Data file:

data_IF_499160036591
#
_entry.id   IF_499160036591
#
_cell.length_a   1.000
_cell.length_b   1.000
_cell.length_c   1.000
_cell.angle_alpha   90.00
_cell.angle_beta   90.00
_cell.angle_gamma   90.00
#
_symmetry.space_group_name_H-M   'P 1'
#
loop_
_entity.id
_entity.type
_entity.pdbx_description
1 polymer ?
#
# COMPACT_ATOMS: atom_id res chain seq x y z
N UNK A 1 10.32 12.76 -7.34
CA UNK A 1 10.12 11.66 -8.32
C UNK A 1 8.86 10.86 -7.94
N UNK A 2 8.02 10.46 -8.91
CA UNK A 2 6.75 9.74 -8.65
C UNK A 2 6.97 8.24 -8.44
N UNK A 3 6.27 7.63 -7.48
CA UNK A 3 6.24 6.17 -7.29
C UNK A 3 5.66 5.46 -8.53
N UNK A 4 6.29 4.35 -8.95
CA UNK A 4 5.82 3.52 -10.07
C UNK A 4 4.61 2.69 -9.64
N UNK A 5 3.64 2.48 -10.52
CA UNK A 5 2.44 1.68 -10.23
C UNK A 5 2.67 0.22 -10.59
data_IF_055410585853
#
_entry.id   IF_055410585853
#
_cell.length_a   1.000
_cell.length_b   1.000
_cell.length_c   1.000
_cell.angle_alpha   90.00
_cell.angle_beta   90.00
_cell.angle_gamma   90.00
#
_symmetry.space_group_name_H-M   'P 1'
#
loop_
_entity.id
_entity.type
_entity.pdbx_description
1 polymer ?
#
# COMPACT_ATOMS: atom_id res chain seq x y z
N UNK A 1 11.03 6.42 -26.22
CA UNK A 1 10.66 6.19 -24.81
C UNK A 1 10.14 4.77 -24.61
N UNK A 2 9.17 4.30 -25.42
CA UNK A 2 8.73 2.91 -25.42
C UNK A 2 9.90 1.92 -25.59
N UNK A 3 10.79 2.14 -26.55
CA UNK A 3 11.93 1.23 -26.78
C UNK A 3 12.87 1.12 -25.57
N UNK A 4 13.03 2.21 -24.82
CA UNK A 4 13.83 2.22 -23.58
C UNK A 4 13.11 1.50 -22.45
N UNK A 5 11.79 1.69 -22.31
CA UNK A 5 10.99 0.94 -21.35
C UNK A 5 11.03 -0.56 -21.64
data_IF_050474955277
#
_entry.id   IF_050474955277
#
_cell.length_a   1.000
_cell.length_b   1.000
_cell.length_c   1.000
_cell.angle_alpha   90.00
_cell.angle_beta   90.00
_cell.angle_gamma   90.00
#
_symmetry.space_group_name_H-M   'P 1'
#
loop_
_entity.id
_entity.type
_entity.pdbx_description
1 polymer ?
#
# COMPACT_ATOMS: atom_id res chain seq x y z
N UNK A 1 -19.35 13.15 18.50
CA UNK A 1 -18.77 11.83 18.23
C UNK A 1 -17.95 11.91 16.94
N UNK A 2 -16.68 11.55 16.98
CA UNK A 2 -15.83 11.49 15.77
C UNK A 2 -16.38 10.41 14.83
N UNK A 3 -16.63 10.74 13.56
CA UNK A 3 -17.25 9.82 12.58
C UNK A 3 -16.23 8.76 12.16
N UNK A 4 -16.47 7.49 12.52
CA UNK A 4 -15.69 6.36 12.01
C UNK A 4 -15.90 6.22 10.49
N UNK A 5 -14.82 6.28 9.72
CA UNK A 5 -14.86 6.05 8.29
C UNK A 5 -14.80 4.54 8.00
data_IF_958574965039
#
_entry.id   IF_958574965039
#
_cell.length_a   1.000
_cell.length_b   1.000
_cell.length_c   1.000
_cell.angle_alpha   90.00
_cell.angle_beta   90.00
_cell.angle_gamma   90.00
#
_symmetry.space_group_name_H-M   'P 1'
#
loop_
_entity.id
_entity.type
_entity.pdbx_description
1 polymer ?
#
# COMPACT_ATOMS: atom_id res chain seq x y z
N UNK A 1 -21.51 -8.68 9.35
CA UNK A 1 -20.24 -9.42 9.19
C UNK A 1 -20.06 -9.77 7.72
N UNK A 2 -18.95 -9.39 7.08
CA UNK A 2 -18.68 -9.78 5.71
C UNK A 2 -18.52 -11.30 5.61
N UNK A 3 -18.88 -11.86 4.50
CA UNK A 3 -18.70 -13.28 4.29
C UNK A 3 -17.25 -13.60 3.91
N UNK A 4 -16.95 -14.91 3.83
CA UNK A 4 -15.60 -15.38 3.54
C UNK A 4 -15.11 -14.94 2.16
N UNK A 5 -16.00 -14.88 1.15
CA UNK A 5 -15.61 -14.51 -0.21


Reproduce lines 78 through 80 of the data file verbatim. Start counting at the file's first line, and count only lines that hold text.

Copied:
_cell.angle_alpha   90.00
_cell.angle_beta   90.00
_cell.angle_gamma   90.00